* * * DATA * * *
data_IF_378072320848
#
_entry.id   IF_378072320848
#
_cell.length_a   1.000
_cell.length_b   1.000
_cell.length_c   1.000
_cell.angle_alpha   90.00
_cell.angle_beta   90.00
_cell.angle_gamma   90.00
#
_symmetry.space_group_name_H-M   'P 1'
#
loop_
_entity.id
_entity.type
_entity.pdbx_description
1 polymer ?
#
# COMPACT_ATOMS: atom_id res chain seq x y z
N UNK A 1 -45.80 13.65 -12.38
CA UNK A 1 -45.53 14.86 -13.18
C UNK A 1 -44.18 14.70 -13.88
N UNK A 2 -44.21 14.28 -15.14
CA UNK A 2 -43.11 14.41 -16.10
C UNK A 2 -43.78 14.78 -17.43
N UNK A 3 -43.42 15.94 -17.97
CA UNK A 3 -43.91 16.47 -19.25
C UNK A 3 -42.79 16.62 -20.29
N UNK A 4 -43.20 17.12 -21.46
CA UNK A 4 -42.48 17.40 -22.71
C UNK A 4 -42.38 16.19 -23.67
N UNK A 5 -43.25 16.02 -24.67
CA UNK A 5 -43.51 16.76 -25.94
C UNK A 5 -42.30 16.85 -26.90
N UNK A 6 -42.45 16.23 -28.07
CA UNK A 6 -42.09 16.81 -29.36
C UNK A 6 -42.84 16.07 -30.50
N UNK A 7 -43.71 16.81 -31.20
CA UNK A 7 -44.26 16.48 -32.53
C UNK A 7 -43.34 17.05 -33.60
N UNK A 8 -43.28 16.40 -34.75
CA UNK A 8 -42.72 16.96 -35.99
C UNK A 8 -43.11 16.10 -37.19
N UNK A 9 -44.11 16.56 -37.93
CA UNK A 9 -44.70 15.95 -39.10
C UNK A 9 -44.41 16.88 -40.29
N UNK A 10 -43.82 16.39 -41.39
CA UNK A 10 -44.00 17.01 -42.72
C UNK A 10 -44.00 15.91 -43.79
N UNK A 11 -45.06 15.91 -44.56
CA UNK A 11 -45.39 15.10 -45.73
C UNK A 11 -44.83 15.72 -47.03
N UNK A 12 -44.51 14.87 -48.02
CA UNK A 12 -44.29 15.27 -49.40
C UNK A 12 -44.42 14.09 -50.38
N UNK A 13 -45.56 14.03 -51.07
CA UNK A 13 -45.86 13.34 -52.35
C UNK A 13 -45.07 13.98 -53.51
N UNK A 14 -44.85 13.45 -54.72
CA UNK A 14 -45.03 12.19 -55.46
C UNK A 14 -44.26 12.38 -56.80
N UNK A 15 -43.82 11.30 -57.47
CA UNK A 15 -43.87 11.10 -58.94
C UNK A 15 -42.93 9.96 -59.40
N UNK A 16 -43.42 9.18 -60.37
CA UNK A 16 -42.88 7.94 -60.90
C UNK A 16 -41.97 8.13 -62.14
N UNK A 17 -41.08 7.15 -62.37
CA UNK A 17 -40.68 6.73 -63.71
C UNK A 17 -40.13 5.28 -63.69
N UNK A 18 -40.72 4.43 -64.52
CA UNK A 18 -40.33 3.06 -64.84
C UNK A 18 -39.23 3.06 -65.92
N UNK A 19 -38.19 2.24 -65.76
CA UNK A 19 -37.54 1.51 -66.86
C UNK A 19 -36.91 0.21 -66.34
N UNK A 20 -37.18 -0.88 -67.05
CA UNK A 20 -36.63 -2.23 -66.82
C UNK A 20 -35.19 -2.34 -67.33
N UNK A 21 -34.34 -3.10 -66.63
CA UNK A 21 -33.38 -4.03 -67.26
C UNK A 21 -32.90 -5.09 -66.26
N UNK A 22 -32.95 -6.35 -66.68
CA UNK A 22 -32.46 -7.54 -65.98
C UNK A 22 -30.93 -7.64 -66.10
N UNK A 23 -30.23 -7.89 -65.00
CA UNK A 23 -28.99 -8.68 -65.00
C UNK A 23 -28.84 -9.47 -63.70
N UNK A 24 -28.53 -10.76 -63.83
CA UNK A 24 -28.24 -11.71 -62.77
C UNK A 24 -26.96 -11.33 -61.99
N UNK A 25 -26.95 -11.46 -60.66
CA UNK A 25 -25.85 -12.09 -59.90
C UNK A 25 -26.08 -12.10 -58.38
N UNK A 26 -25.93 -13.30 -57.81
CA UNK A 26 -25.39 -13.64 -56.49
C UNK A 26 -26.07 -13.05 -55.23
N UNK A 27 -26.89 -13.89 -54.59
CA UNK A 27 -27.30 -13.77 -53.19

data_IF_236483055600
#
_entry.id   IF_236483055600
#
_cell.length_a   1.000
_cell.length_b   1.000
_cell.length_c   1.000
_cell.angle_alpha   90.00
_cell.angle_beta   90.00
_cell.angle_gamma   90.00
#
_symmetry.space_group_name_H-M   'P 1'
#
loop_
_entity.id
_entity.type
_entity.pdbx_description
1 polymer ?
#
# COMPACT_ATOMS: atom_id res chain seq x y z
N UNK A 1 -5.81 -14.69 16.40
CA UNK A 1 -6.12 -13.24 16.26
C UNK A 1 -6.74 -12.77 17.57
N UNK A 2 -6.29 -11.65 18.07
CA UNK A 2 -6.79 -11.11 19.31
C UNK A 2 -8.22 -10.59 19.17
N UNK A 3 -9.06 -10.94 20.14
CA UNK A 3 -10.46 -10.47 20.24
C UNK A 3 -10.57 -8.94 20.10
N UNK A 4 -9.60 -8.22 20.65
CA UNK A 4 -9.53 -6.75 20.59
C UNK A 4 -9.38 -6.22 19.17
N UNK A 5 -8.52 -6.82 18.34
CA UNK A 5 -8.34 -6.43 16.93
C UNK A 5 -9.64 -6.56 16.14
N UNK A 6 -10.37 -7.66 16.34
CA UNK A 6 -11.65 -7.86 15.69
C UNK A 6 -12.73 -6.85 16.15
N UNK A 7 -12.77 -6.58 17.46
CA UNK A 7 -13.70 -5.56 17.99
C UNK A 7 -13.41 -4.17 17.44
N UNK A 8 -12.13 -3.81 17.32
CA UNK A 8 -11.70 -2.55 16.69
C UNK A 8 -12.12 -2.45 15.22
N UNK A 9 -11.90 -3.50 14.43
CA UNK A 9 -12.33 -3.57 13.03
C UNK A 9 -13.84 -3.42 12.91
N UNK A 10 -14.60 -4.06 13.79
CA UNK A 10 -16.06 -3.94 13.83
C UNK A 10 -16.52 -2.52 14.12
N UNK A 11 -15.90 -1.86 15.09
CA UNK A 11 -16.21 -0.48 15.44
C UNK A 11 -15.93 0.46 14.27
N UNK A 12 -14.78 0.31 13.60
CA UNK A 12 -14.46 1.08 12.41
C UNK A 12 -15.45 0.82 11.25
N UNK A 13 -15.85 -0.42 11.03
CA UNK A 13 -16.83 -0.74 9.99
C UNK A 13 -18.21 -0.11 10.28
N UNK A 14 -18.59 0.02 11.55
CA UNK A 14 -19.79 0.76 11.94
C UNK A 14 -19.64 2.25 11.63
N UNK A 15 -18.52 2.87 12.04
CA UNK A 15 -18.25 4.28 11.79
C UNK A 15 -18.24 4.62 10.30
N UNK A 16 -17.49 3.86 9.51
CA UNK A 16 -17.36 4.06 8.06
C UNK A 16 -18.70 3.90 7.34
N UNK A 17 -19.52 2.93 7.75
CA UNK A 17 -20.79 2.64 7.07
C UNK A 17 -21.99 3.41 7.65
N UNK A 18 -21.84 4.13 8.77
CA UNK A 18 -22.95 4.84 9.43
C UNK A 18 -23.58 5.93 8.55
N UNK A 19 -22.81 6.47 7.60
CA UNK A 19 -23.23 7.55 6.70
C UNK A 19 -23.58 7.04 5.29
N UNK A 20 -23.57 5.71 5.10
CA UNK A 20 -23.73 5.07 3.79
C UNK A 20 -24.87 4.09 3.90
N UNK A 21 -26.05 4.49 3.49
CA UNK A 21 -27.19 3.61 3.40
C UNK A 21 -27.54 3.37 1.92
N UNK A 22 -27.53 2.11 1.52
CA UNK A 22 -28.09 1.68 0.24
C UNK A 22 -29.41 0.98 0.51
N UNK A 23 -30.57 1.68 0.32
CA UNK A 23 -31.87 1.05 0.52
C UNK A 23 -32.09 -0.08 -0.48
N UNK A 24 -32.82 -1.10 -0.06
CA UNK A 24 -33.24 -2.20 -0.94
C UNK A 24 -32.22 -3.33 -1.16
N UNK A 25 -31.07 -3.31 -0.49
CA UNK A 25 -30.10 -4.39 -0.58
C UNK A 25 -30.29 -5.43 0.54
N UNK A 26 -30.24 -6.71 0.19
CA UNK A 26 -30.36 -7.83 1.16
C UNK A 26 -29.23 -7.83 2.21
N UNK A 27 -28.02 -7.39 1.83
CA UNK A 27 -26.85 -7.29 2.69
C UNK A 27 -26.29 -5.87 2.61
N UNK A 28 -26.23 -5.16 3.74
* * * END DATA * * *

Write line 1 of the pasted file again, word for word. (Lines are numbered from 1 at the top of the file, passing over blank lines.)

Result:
data_IF_378072320848